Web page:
As Brooke was leaving my life, God was knocking on the door. He came in the person of Father Bennie Drake, the Episcopal priest of my home church in Dyersburg. Bennie was about forty, cool and hip with a salty tongue. He wore faded jeans most of the time, always with his collar and black jacket, and he quickly became the bright spot in my recovery. His weekly visits soon became almost daily, and I lived for our long conversations on the front porch. I trusted him immediately and confessed that I had no desire to return to the law. I was only thirty and I wanted a new career helping others. I did not want to spend the rest of my life suing people or defending the guilty or working in a pressure-packed law firm. The closer I got to Bennie, the more I wanted to be like him. He saw something in me and suggested I at least think about the ministry. We shared long prayers and even longer conversations, and I gradually began to feel God’s call.
Eight months after my last court appearance, I moved to Alexandria, Virginia, and entered the seminary where I spent the next three years studying diligently. To support myself, I worked twenty hours a week as a research assistant in a mammoth D.C. law firm. I hated the work but managed to mask my contempt for it. I was reminded weekly of why I had left the profession.
I was ordained at the age of thirty-five and landed a position of associate priest at the Peace Episcopal Church on Drayton Street in Savannah’s historic district. The vicar was a wonderful man named Luther Hodges, and for years he had a prison ministry. His uncle had died behind bars and he was determined to help those who were forgotten. Three months after moving to Savannah I met Mr. Francois Tatum, a truly forgotten soul.
Walking Frankie out of prison two years later was the greatest thrill of my life. I found my calling. Through divine intervention I had met Vicki Gourley, a woman with a mission of her own.
Guardian Ministries is housed in a small corner of an old warehouse on Broad Street in Savannah. The rest of the huge building is used by the flooring company Vicki sold years ago. She still owns the warehouse and leases it to her nephews, who run the business. Most of her rental income is absorbed by Guardian.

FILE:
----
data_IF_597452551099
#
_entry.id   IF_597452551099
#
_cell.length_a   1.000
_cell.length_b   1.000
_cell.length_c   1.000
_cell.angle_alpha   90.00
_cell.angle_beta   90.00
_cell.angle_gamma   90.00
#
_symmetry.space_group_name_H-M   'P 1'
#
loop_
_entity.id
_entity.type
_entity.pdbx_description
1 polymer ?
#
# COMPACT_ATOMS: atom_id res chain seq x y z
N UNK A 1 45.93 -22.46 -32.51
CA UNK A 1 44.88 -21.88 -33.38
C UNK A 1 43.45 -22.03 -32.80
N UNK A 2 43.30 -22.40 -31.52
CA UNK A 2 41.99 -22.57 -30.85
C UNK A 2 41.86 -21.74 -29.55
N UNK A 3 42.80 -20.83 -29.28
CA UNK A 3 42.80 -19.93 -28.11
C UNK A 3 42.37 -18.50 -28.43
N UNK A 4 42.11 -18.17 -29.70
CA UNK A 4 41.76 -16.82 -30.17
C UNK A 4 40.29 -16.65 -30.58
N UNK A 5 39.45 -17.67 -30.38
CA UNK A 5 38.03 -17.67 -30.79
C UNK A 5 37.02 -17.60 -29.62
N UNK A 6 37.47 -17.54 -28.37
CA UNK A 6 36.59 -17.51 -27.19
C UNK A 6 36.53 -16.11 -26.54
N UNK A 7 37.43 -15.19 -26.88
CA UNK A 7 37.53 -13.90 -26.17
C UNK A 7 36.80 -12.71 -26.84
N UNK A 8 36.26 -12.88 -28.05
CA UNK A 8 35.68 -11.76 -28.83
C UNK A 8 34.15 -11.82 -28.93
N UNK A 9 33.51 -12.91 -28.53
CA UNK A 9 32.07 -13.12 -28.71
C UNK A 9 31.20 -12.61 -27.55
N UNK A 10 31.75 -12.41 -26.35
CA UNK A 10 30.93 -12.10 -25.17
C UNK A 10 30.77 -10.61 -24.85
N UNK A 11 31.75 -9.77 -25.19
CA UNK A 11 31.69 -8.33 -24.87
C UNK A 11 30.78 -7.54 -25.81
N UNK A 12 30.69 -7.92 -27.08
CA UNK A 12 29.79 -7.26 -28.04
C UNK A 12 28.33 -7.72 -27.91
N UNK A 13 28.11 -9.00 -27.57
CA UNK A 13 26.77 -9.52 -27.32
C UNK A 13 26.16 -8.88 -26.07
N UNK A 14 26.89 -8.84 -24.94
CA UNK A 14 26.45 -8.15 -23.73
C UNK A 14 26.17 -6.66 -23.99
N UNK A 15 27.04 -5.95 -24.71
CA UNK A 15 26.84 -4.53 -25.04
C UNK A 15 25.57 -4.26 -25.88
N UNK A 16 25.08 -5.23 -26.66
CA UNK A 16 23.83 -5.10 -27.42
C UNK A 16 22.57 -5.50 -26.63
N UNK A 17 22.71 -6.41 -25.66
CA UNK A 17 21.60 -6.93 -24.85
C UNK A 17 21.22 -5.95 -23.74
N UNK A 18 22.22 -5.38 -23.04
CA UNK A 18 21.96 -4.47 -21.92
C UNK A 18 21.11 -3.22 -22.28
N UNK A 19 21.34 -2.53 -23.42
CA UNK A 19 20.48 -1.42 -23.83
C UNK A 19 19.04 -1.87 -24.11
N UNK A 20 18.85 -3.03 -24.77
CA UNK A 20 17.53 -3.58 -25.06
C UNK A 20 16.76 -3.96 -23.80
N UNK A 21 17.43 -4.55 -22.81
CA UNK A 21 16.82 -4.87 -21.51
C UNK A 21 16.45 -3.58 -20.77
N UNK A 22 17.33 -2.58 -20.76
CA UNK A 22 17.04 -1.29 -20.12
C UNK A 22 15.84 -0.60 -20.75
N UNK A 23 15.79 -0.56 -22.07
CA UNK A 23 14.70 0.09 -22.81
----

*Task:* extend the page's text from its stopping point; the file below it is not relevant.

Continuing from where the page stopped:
It’s almost noon when I park and walk into our offices. I’m not expecting a hero’s welcome and I certainly don’t get one. There is no receptionist and no reception area, no pleasant place to greet our clients. They’re all in prison. We don’t use secretaries because we can’t afford them. We do our own typing, filing, scheduling, phone answering, coffee making, and trash removing.
For lunch most days Vicki has a quick meal with her mother at a nursing home down the street. Her pristine office is empty. I glance at her desk, not a single sheet of paper is out of order. Behind it, on a credenza, is a color photo of Vicki and Boyd, her deceased husband. He built the business, and when he died young she took over and ran it like a tyrant until the judicial system pissed her off and she founded Guardian.
Across the hall is the office of Mazy Ruffin, our director of litigation and the outfit’s brain trust. She too is away from her desk, probably hauling kids here and there. She has four of them and they can usually be found underfoot somewhere at Guardian in the afternoons. Once the day care starts, Vicki quietly closes her door. So do I, if I’m at the office, which is rare. When we hired Mazy four years ago, she had two nonnegotiable conditions. The first was permission to keep her kids in her office when necessary. She couldn’t afford much babysitting. The second was her salary. She needed $65,000 a year to survive, not a penny less. Combined, Vicki and I were not at that level, but then we’re not raising children, nor do we worry about our salaries. We agreed to both requests, and Mazy is still the highest-paid member of the team.
And she’s a bargain. She grew up in the tough projects of south Atlanta. At times she was homeless, though she doesn’t say much about those days. Because of her brains, a high school teacher took notice and showed some love. She blitzed through Morehouse College and Emory Law School with full rides and near perfect grades. She turned down the big firms and chose instead to work for her people at the NAACP Legal Defense Fund. That career flamed out when her marriage unraveled. A friend of mine mentioned her when we were looking for another lawyer.